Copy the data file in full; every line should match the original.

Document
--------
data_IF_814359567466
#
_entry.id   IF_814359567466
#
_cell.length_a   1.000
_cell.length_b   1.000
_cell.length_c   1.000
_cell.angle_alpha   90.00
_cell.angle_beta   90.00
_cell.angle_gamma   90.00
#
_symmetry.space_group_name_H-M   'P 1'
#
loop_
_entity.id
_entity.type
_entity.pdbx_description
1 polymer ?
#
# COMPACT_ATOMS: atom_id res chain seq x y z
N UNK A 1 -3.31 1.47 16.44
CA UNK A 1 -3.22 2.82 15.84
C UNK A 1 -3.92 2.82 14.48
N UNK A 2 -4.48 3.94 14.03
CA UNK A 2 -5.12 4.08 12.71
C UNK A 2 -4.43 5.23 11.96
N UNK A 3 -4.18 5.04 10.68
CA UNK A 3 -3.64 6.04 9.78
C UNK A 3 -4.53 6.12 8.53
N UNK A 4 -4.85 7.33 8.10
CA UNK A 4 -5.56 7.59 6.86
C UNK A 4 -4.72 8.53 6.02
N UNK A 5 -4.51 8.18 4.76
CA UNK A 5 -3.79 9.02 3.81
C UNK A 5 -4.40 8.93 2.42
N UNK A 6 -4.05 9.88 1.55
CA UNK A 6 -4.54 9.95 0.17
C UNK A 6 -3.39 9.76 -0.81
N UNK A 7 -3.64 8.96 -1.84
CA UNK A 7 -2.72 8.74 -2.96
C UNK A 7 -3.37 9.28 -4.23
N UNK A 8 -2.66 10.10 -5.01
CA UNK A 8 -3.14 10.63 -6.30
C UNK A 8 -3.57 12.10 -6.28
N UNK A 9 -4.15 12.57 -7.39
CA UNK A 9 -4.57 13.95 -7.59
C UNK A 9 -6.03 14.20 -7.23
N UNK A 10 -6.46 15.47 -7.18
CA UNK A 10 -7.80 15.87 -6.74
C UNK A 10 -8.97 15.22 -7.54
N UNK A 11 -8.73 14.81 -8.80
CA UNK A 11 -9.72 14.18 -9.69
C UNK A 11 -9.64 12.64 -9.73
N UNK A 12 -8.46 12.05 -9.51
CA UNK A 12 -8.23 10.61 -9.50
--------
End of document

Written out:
data_IF_814359567466
#
_entry.id   IF_814359567466
#
_cell.length_a   1.000
_cell.length_b   1.000
_cell.length_c   1.000
_cell.angle_alpha   90.00
_cell.angle_beta   90.00
_cell.angle_gamma   90.00
#
_symmetry.space_group_name_H-M   'P 1'
#
loop_
_entity.id
_entity.type
_entity.pdbx_description
1 polymer ?
#
# COMPACT_ATOMS: atom_id res chain seq x y z
N UNK A 1 -3.31 1.47 16.44
CA UNK A 1 -3.22 2.82 15.84
C UNK A 1 -3.92 2.82 14.48
N UNK A 2 -4.48 3.94 14.03
CA UNK A 2 -5.12 4.08 12.71
C UNK A 2 -4.43 5.23 11.96
N UNK A 3 -4.18 5.04 10.68
CA UNK A 3 -3.64 6.04 9.78
C UNK A 3 -4.53 6.12 8.53
N UNK A 4 -4.85 7.33 8.10
CA UNK A 4 -5.56 7.59 6.86
C UNK A 4 -4.72 8.53 6.02
N UNK A 5 -4.51 8.18 4.76
CA UNK A 5 -3.79 9.02 3.81
C UNK A 5 -4.40 8.93 2.42
N UNK A 6 -4.05 9.88 1.55
CA UNK A 6 -4.54 9.95 0.17
C UNK A 6 -3.39 9.76 -0.81
N UNK A 7 -3.64 8.96 -1.84
CA UNK A 7 -2.72 8.74 -2.96
C UNK A 7 -3.37 9.28 -4.23
N UNK A 8 -2.66 10.10 -5.01
CA UNK A 8 -3.14 10.63 -6.30
C UNK A 8 -3.57 12.10 -6.28
N UNK A 9 -4.15 12.57 -7.39
CA UNK A 9 -4.57 13.95 -7.59
C UNK A 9 -6.03 14.20 -7.23
N UNK A 10 -6.46 15.47 -7.18
CA UNK A 10 -7.80 15.87 -6.74
C UNK A 10 -8.97 15.22 -7.54
N UNK A 11 -8.73 14.81 -8.80
CA UNK A 11 -9.72 14.18 -9.69
C UNK A 11 -9.64 12.64 -9.73
N UNK A 12 -8.46 12.05 -9.51
CA UNK A 12 -8.23 10.61 -9.50